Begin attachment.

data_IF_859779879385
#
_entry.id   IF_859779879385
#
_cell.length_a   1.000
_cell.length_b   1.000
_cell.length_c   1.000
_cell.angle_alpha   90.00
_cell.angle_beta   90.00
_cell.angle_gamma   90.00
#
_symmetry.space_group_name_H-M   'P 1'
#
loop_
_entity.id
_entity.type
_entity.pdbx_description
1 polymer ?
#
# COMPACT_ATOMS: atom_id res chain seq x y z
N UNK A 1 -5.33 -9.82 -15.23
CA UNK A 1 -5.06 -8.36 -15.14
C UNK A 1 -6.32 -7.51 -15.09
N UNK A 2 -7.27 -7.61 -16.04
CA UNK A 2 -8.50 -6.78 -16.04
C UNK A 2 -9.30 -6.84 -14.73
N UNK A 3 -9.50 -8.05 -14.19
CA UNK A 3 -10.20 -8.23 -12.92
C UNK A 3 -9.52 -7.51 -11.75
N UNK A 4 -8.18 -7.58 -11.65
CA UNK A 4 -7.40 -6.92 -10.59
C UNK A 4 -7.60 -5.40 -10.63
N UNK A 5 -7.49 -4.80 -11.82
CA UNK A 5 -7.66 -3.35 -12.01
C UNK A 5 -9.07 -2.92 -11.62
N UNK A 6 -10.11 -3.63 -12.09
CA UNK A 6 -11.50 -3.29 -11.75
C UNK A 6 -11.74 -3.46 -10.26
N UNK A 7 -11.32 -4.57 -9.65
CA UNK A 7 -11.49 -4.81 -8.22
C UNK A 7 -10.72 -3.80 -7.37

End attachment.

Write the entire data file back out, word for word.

data_IF_859779879385
#
_entry.id   IF_859779879385
#
_cell.length_a   1.000
_cell.length_b   1.000
_cell.length_c   1.000
_cell.angle_alpha   90.00
_cell.angle_beta   90.00
_cell.angle_gamma   90.00
#
_symmetry.space_group_name_H-M   'P 1'
#
loop_
_entity.id
_entity.type
_entity.pdbx_description
1 polymer ?
#
# COMPACT_ATOMS: atom_id res chain seq x y z
N UNK A 1 -5.33 -9.82 -15.23
CA UNK A 1 -5.06 -8.36 -15.14
C UNK A 1 -6.32 -7.51 -15.09
N UNK A 2 -7.27 -7.61 -16.04
CA UNK A 2 -8.50 -6.78 -16.04
C UNK A 2 -9.30 -6.84 -14.73
N UNK A 3 -9.50 -8.05 -14.19
CA UNK A 3 -10.20 -8.23 -12.92
C UNK A 3 -9.52 -7.51 -11.75
N UNK A 4 -8.18 -7.58 -11.65
CA UNK A 4 -7.40 -6.92 -10.59
C UNK A 4 -7.60 -5.40 -10.63
N UNK A 5 -7.49 -4.80 -11.82
CA UNK A 5 -7.66 -3.35 -12.01
C UNK A 5 -9.07 -2.92 -11.62
N UNK A 6 -10.11 -3.63 -12.09
CA UNK A 6 -11.50 -3.29 -11.75
C UNK A 6 -11.74 -3.46 -10.26
N UNK A 7 -11.32 -4.57 -9.65
CA UNK A 7 -11.49 -4.81 -8.22
C UNK A 7 -10.72 -3.80 -7.37